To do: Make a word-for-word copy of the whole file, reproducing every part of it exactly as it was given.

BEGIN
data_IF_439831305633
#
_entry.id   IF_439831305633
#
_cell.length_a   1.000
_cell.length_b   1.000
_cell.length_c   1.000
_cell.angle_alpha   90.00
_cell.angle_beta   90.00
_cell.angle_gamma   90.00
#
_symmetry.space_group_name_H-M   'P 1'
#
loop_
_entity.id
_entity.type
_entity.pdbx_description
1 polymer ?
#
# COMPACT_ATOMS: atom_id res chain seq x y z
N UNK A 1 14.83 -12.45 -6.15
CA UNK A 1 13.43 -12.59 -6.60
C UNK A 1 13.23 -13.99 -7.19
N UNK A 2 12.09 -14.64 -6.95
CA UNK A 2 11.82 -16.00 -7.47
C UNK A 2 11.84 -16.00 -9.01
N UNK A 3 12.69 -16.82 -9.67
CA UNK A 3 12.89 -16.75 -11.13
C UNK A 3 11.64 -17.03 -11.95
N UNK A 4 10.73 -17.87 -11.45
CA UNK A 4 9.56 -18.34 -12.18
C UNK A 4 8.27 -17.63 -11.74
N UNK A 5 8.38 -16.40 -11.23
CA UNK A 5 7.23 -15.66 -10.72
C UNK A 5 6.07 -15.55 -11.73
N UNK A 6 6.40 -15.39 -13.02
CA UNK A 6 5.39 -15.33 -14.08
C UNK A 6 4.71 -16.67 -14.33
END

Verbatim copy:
data_IF_439831305633
#
_entry.id   IF_439831305633
#
_cell.length_a   1.000
_cell.length_b   1.000
_cell.length_c   1.000
_cell.angle_alpha   90.00
_cell.angle_beta   90.00
_cell.angle_gamma   90.00
#
_symmetry.space_group_name_H-M   'P 1'
#
loop_
_entity.id
_entity.type
_entity.pdbx_description
1 polymer ?
#
# COMPACT_ATOMS: atom_id res chain seq x y z
N UNK A 1 14.83 -12.45 -6.15
CA UNK A 1 13.43 -12.59 -6.60
C UNK A 1 13.23 -13.99 -7.19
N UNK A 2 12.09 -14.64 -6.95
CA UNK A 2 11.82 -16.00 -7.47
C UNK A 2 11.84 -16.00 -9.01
N UNK A 3 12.69 -16.82 -9.67
CA UNK A 3 12.89 -16.75 -11.13
C UNK A 3 11.64 -17.03 -11.95
N UNK A 4 10.73 -17.87 -11.45
CA UNK A 4 9.56 -18.34 -12.18
C UNK A 4 8.27 -17.63 -11.74
N UNK A 5 8.38 -16.40 -11.23
CA UNK A 5 7.23 -15.66 -10.72
C UNK A 5 6.07 -15.55 -11.73
N UNK A 6 6.40 -15.39 -13.02
CA UNK A 6 5.39 -15.33 -14.08
C UNK A 6 4.71 -16.67 -14.33